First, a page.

During the years in which Syria supported Hamas, Egypt’s leaders were hostile to Hamas, treating it as a despised relative of the Muslim Brotherhood, which was also tagged an outlaw and banned. Mr. Haniya’s remarks in Egypt served as another measure of how much has changed since popular uprisings began to sweep the region, removing President Hosni Mubarak of Egypt and now trying to topple Mr. Assad.

Mr. Haniya’s comments confirmed a distance between Hamas and Damascus that emerged several weeks ago when the group’s leadership abandoned its longtime base in Syria as the environment there became more violent. Hamas also recently allowed residents of Gaza to stage protests against Mr. Assad and in support of the uprising.

In Cairo, as Mr. Haniya spoke, the crowds also shouted against Iran and the Lebanese militant group Hezbollah, both of which continue to support the Syrian dictator and have long been hailed on the Arab street for remaining defiant toward Israel. That was yet another significant shift caused by the Arab uprisings. “No Iran, no Hezbollah. Syria is Islamic,” protesters chanted.



Korea on Track for Nuclear, FTA Deals with Turkey

President Lee Myung-bak and Turkish Prime Minister Recep Tayyip Erdogan agreed to resume cooperation on nuclear power projects worth US$20 billion. As part of that effort, a consortium of SK Engineering and Construction and Korea South-East Power will sign a memorandum of understanding with Turkey's state-run Electricity Generation Company (EUAS) to build a power plant in Afsin-Elbistan region.

A Cheong Wa Dae official said Turkey "led negotiations in a way that induced competition between Korea and Japan" and talks came to a halt because the conditions set out by Turkey "did not meet international standards." But after the massive accident at Japan's Fukushima nuclear plant last year, Turkey asked to resume negotiations.

Lee and Erdogan, who met for lunch in Istanbul, also agreed to conclude a bilateral free-trade agreement (FTA) in the first half of this year. "Although the two sides do not disagree on the products to be included in the FTA talks, there is some disagreement in the service and investment sectors," the Cheong Wa Dae official said. "However, we believe that the negotiations will go smoothly so it is highly likely that the FTA will be inked in the first half of this year."

There have been three rounds of negotiations since the FTA talks started in 2010. Turkey is particularly keen on the FTA because it has a massive trade deficit with Korea. Last year, exports to Turkey stood at $5.08 million and imports at only $800 million.



Israel and Germany Signed a Deal for Nuke-Ready Sub

Israel signed a deal to acquire a sixth nuclear-capable submarine from Germany. Under the agreement inked in recent weeks, Berlin would pay some of the expense of the Dolphin-class submarine.

"The security of the state of Israel is a German concern and this will not change," Secretary of State for Defense Christian Schmidt said. Israel has already acquired three Dolphin-class vessels from Germany. An additional two submarines are being built, according to earlier reports.


It is not known if Israel intends to equip the submarines with nuclear-tipped cruise missiles. Jerusalem abides by a longstanding policy of neither confirming nor denying it has nuclear weapons (United Press International, February 5, 2012).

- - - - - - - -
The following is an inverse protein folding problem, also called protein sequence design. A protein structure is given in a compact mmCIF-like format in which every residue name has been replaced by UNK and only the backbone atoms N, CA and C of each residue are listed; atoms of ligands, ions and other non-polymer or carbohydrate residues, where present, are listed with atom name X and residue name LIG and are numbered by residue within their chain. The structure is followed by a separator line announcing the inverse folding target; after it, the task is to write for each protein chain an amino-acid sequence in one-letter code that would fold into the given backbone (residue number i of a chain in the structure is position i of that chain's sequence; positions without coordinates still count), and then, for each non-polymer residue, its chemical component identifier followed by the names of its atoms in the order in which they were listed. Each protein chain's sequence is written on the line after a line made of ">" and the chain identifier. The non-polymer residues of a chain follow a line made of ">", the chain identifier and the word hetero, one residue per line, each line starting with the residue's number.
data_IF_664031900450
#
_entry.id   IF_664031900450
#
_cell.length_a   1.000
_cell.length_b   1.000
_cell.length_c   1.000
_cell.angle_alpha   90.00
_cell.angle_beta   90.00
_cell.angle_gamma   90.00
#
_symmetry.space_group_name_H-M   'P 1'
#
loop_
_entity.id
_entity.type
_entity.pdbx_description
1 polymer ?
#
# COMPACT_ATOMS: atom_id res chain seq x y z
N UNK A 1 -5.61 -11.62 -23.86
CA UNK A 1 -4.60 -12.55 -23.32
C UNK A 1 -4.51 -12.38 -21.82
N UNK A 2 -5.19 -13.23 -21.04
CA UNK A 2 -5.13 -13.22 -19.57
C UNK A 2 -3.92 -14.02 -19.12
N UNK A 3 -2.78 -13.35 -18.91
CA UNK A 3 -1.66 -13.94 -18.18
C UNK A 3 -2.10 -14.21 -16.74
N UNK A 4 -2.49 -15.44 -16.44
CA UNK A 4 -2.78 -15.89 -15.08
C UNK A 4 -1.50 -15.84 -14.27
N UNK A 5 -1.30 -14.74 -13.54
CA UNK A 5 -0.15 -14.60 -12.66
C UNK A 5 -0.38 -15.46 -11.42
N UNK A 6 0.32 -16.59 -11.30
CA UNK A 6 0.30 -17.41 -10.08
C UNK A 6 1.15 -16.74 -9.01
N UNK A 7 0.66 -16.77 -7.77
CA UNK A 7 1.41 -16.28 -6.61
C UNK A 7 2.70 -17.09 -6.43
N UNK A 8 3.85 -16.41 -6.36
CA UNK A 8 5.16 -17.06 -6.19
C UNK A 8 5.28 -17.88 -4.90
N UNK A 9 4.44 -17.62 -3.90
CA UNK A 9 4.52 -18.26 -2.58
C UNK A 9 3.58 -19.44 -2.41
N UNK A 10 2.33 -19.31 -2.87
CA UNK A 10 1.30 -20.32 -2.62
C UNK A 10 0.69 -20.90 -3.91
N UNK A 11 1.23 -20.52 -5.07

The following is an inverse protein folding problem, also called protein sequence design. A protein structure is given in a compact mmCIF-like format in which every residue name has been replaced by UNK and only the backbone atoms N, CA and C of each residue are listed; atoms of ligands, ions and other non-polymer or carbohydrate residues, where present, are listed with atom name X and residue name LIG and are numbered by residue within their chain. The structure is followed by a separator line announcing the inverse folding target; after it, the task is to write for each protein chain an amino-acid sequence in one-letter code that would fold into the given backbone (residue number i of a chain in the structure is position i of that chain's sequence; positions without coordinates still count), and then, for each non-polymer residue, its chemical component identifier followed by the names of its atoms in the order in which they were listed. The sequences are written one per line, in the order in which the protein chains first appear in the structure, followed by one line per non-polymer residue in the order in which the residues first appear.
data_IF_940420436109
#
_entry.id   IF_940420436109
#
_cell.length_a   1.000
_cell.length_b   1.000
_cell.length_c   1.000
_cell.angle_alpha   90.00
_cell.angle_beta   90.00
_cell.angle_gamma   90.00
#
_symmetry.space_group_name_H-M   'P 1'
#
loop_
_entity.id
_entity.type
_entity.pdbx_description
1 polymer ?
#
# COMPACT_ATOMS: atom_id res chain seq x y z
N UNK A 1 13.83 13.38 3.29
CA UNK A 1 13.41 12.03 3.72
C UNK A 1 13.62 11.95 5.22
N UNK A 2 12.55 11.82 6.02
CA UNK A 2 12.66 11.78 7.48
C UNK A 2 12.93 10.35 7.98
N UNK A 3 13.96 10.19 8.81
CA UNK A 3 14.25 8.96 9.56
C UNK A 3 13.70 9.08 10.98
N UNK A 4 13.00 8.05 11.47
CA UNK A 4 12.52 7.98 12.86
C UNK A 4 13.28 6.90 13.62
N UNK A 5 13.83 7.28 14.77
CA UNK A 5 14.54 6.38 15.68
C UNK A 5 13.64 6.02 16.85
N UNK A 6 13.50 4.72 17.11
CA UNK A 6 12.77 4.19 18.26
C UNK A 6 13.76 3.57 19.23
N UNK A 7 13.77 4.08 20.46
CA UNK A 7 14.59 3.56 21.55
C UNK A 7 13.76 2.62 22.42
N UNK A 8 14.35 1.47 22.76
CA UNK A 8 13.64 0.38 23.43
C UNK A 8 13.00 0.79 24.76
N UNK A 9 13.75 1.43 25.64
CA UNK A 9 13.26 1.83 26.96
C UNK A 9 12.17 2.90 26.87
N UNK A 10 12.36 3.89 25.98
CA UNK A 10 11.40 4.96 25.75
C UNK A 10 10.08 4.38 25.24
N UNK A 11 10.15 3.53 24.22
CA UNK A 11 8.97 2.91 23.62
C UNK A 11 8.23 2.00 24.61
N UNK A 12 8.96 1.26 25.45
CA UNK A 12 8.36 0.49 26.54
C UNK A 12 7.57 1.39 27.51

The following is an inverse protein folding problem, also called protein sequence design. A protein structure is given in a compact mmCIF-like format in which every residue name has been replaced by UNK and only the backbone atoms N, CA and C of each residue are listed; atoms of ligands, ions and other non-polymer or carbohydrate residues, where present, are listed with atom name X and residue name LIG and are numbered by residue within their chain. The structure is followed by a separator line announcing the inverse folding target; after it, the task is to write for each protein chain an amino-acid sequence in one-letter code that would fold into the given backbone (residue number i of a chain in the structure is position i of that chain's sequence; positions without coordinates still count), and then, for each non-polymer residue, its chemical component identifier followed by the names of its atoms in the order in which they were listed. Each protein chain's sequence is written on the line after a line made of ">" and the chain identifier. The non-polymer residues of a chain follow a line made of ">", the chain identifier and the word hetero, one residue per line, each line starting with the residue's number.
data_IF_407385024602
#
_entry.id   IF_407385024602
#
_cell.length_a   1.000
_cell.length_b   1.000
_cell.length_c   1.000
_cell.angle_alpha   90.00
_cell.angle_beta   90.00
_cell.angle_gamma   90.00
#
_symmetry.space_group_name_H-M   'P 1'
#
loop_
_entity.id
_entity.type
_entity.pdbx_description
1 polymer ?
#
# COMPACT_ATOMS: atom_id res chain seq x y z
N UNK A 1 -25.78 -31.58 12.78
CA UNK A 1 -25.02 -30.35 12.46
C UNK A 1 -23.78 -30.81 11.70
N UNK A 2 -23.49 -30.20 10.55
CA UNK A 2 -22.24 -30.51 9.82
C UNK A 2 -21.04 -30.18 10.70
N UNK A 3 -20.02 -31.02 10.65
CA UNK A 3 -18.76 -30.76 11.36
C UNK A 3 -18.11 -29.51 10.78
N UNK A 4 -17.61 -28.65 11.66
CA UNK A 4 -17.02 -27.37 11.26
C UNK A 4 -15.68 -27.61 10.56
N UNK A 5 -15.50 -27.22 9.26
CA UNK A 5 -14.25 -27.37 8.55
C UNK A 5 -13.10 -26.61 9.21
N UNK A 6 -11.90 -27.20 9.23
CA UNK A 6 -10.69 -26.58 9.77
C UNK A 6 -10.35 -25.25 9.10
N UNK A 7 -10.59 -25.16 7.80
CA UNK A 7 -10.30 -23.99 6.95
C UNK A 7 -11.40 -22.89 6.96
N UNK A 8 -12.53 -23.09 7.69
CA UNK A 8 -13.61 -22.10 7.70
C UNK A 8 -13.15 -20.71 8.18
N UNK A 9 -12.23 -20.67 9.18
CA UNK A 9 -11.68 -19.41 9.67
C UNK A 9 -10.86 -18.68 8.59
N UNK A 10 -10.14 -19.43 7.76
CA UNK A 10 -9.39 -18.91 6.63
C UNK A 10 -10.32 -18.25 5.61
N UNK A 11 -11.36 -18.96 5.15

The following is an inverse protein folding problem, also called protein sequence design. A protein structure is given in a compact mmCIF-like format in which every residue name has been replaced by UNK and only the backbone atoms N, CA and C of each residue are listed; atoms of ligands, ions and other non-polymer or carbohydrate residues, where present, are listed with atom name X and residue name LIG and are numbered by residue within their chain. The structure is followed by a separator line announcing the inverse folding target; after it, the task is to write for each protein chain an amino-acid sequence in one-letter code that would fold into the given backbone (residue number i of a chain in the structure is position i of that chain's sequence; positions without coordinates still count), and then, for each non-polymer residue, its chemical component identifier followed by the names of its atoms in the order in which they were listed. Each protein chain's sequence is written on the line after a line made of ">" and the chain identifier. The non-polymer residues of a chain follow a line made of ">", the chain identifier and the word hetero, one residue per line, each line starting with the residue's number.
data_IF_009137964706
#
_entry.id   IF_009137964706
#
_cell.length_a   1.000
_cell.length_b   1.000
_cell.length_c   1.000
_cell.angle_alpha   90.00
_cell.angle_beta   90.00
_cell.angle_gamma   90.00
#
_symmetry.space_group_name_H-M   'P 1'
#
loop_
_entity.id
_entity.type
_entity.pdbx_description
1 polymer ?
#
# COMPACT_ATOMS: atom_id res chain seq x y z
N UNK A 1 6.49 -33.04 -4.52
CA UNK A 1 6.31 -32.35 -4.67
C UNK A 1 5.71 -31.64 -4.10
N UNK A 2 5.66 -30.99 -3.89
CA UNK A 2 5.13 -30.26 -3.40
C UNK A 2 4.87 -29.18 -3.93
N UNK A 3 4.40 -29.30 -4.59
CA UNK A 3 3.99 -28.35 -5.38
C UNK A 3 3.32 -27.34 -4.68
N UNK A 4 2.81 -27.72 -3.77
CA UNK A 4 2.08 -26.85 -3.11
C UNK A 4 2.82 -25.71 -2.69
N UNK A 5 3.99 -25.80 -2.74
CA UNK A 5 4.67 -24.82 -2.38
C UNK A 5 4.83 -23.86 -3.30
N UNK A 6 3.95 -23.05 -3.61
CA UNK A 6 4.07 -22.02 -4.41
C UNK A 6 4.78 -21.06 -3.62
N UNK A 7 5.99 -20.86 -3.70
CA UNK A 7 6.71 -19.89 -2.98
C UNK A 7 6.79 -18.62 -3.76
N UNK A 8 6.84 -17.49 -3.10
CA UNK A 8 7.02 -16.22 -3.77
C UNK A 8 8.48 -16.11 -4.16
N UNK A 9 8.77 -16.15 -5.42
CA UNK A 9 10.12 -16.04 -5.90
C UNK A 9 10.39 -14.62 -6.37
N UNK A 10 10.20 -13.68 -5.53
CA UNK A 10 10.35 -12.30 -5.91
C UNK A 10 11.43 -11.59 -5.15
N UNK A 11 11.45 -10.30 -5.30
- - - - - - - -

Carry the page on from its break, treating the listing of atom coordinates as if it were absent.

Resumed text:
Shin Bet Chief Yoram Cohen on Security

Heads of Shabac rarely give public talks, thus whenever they do it is always an important occasion to be noticed. Yoram Cohen recently spoke publicly about the security situation and provided interesting insights.

Cohen said that Iran is trying to strike Israeli targets around the world in a bid to stop the assassinations of its nuclear scientists. Iran believes Israel is behind the attacks on its nuclear experts, which have killed four scientists since November 2010. "It doesn't matter if it's true or not that Israel took out the nuclear scientists," Cohen said. "A major, serious country like Iran cannot let this go on. They want to deter Israel and extract a price so that decision makers in Israel think twice before they order an attack on an Iranian scientist."


"Over the past year three serious attacks were thwarted that were on the verge of being carried out," the Shin Bet head said. "In Turkey against the general consul in Istanbul; in Baku, Azerbaijan; and two weeks ago in Thailand."

Cohen also said that over the past 18 months, Iran has distanced itself from Hamas and invested more in Islamic Jihad in Gaza, because the Iranians "realized that Hamas has political considerations.”

Israel's main dilemma in the coming year, Cohen added, was how to stop Palestinian terror groups in Gaza from obtaining rockets that could reach the metropolitan Tel Aviv area, but without becoming embroiled in a large-scale military action in Gaza.

Cohen said the terror groups' main goal was to increase the range of their missiles to the greater Tel Aviv area, as well as their precision and the size of their warheads.

Cohen said missile experts from abroad were now in Gaza helping Hamas and Islamic Jihad increase the range of the missiles, but conceded that this put Israeli security experts in a difficult place.

The situation in the south has grown worse due to conditions in Sinai. "It's no problem to shoot from Sinai at Israeli planes or ships... At the moment, Egypt can't take control of the situation because of internal difficulties."

Israel is "in a dilemma over what to do if squads are spotted that are about to attack us from the area of a country with which we have a peace treaty, but has been having difficulty implementing their sovereignty," Cohen said.

During the hour-long lecture, Cohen also discussed the attitude of the security establishment toward Israel's Arab community: "They are not a fifth column and we don't consider them as such... We relate to them as a Palestinian public that identifies with their brethren in Judea and Samaria."